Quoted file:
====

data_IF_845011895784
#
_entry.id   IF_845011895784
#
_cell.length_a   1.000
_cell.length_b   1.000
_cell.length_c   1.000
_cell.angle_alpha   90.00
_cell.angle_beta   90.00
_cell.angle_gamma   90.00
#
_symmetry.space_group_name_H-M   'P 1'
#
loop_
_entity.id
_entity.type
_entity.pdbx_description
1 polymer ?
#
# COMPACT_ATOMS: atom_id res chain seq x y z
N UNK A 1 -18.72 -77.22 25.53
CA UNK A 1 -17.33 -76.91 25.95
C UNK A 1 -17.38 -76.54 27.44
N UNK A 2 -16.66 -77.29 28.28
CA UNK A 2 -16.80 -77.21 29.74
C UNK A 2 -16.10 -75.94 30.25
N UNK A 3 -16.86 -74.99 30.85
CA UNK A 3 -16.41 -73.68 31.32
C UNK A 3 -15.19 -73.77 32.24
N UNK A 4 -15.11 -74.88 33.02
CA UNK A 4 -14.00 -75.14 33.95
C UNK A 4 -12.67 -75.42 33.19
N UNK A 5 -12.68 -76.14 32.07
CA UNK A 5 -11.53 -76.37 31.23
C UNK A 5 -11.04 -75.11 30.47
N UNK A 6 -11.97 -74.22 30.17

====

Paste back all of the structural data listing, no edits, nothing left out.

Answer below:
data_IF_845011895784
#
_entry.id   IF_845011895784
#
_cell.length_a   1.000
_cell.length_b   1.000
_cell.length_c   1.000
_cell.angle_alpha   90.00
_cell.angle_beta   90.00
_cell.angle_gamma   90.00
#
_symmetry.space_group_name_H-M   'P 1'
#
loop_
_entity.id
_entity.type
_entity.pdbx_description
1 polymer ?
#
# COMPACT_ATOMS: atom_id res chain seq x y z
N UNK A 1 -18.72 -77.22 25.53
CA UNK A 1 -17.33 -76.91 25.95
C UNK A 1 -17.38 -76.54 27.44
N UNK A 2 -16.66 -77.29 28.28
CA UNK A 2 -16.80 -77.21 29.74
C UNK A 2 -16.10 -75.94 30.25
N UNK A 3 -16.86 -74.99 30.85
CA UNK A 3 -16.41 -73.68 31.32
C UNK A 3 -15.19 -73.77 32.24
N UNK A 4 -15.11 -74.88 33.02
CA UNK A 4 -14.00 -75.14 33.95
C UNK A 4 -12.67 -75.42 33.19
N UNK A 5 -12.68 -76.14 32.07
CA UNK A 5 -11.53 -76.37 31.23
C UNK A 5 -11.04 -75.11 30.47
N UNK A 6 -11.97 -74.22 30.17